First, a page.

For a long, long time, debt has always been treated as a dirty word by many. After all, the thought of owing someone money isn’t something you would be proud of.
But debt isn’t all doom and gloom. The truth is, debt can actually be a good thing for your finances - yes, there are even healthy debts out there that you should consider taking up!
At BigPay, we’re all about making smart decisions about money and your financial wellbeing. For our first #LetsTalkMoney series, we will cover Malaysia’s household debt issue, good debt vs bad debt, and how you can stay one step ahead in managing your debt obligations.
The first step in solving any problem is recognising there is one.
While everything looks rosy on the surface, the financial health of most households in Malaysia is in need of improvement - we seem to like taking in bad debts!
These numbers don’t lie - in 2019, 45.7% of Malaysian households are in debt from taking loans for vehicle purchases, personal loans, credit cards and others.
Recent reports, stretching back to 2018, have also clearly shown a worrying surge in bankruptcy cases. Defaults in vehicle and personal financing debts and loans make up 49% of all bankruptcy cases. Bankruptcy cases involving personal financing and credit card debts have grown by 104% and 43% in 2018 compared to 2012.
Most worryingly, 69% of bankrupt borrowers were between the age of 25 and 34. Yikes!
Is there really such a thing as good debt?
The short answer? Yes - good debt as a portion of your household debt is almost always a form of valued investment that helps you increase your earning capacity, generate income and increase your net worth. In fact, any of these will be a pretty good sign that it is a good kind of debt. Let’s see some examples:
Debt in the form of student loans for higher education
While university dropouts are all the rage these days (thank Mark Zuckerberg for that inspiration), a university degree is still a stepping stone to many careers out there.
A degree or a diploma undoubtedly increases the likelihood of securing a higher-paying first job and potentially boosts your future prospects. Therefore, higher education debt is likely to be paid off after you start work. Do also take note of the debt interest rate. Typically, Malaysian student loans have a much lower, if not 0% interest rate compared to other types of debt.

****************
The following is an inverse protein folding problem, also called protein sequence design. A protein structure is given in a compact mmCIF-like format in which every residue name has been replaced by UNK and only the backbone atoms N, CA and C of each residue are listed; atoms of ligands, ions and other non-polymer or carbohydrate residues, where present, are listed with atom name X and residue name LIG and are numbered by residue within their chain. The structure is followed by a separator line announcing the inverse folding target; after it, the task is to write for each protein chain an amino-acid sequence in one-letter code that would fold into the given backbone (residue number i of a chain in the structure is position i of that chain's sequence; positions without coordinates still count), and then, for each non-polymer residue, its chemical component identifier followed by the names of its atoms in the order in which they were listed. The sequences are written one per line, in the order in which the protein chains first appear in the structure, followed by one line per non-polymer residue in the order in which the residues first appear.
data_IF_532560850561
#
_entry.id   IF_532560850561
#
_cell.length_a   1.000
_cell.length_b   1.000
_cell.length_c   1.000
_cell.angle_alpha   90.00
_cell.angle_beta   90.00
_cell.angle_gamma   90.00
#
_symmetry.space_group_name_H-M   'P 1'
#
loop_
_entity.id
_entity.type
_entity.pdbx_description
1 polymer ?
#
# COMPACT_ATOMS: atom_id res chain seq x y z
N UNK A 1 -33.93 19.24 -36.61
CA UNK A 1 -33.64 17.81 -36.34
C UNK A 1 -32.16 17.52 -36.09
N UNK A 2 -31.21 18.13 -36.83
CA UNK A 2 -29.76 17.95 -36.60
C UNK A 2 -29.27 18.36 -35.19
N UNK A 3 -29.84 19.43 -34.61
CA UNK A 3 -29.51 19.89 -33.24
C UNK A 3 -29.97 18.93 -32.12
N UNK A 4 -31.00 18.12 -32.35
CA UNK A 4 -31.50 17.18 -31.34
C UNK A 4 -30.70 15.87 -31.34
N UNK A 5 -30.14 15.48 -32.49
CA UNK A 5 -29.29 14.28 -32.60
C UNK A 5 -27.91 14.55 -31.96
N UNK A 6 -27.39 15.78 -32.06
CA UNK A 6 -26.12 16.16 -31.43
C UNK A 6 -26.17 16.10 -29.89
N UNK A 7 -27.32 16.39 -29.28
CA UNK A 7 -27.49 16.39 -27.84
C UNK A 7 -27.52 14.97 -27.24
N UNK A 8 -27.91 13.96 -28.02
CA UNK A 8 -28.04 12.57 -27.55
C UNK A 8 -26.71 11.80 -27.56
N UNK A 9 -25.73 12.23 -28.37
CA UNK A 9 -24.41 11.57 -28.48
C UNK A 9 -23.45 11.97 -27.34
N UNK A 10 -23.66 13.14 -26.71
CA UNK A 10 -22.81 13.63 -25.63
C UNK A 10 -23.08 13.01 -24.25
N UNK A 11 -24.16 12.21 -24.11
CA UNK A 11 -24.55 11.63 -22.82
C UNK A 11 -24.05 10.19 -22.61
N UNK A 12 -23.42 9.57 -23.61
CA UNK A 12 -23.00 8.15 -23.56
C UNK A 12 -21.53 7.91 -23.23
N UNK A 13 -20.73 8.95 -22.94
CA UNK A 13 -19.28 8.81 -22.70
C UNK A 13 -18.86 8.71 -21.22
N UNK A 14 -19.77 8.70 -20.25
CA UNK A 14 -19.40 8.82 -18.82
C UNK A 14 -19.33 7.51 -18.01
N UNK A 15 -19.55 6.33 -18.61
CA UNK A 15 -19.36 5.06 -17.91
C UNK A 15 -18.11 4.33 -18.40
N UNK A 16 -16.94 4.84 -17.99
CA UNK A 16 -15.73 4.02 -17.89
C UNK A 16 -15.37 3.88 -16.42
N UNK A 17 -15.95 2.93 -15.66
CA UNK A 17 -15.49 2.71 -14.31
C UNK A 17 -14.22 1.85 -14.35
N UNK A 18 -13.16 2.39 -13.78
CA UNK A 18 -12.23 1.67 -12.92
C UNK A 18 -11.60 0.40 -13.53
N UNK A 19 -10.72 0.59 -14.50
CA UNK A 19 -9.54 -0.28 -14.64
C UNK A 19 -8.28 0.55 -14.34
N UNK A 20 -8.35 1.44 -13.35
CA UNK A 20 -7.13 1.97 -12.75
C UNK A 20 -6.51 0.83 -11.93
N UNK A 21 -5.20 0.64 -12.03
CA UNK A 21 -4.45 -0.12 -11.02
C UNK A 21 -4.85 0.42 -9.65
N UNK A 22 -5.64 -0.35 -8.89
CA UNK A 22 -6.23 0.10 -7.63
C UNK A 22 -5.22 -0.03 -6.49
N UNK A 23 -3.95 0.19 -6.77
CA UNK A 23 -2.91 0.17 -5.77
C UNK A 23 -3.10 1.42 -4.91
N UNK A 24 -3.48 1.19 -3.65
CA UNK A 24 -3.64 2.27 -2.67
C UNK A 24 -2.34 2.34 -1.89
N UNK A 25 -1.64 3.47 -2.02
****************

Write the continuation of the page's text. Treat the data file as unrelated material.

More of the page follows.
Debt in the form of mortgages for property investing and homeownership
One of the greatest milestones of #adulting is, of course, securing your first property. But unless you’ve been significantly blessed, owning a property will require a mortgage or a housing loan. But isn’t a mortgage just another phrase for long-term debt?
Indeed, a mortgage is a debt to the bank that has to be repaid in the long term. So why is a mortgage a good form of debt? Because it significantly increases your net worth in the long term due to asset appreciation.
After securing the mortgage, the value of the property is tied to your net worth - and most of the time, the value of property always increases. That means a $400,000 property that you take out a loan for today might be worth $450,000 in 3 years!
Taking out a mortgage for the purpose of investment (taking a loan for the property, then leasing your property for more than the monthly payments) can even generate income at the same time!
That’s exactly why mortgages can be considered good debt as your own net worth increases, as well as a potential upside to cash flow as well.
You might already know this, but avoid bad debts at all costs
The trouble with household debt starts when you borrow money to buy something that depreciates in value - we’re talking about things like jewelry, smartphones, or fashion items to name a few. These are, as you can tell, bad debts.
Debt in the form of a vehicle loan
New cars are hands down the worst from a money standpoint. The moment you sign the papers to turn a car from “New” to “Owned”, you lose about 10% of the value of the car - and that’s just the start!
Sure, a car might be a necessity for work, but getting into heavy debt over a depreciating asset is exactly the reason why bankruptcy cases are rising among the young.
Debt in the form of credit card interest repayments
Firstly, there’s absolutely nothing wrong with credit cards if you pay off the remaining balance every month. In fact, it’s a surefire way of building your credit score for a mortgage mentioned above!
But once you find yourself unable to pay the balance at the end of the month, this is where credit card debt gets ugly. Interest rates for outstanding balances on credit cards are viciously higher than almost any other consumer loans - we’re talking double digits at 10+%!
3 key steps you can take to avoid being just another statistic
1. Never, ever fall into credit card debt
Be vigilant in paying off your credit card balances, even if it means tightening your belt.
2. Think carefully about what you need vs what you want
If you can’t pay it with cash (or via your mobile wallet), you can’t afford it. There are not many things in life that you must take on debt to acquire (apart from a property, emergency medical funds or a car out of necessity), and the latest pair of NMDs or a foldable smartphone isn’t one of them.
3. Make smarter money decisions & follow the 50/30/20 rule
Planning for good debt and avoiding bad debt is one of the smartest financial decisions you can make today. Of course, this can be supercharged with brilliant budgeting - have you tried the 50/30/20 rule?
We hope this article kick starts your smarter money habits, and we are always happy to share and talk to you more about smarter money decisions.
Let us know what you’d like to read more about in the comments below for our next piece on BigPay’s #LetsTalkMoney series!
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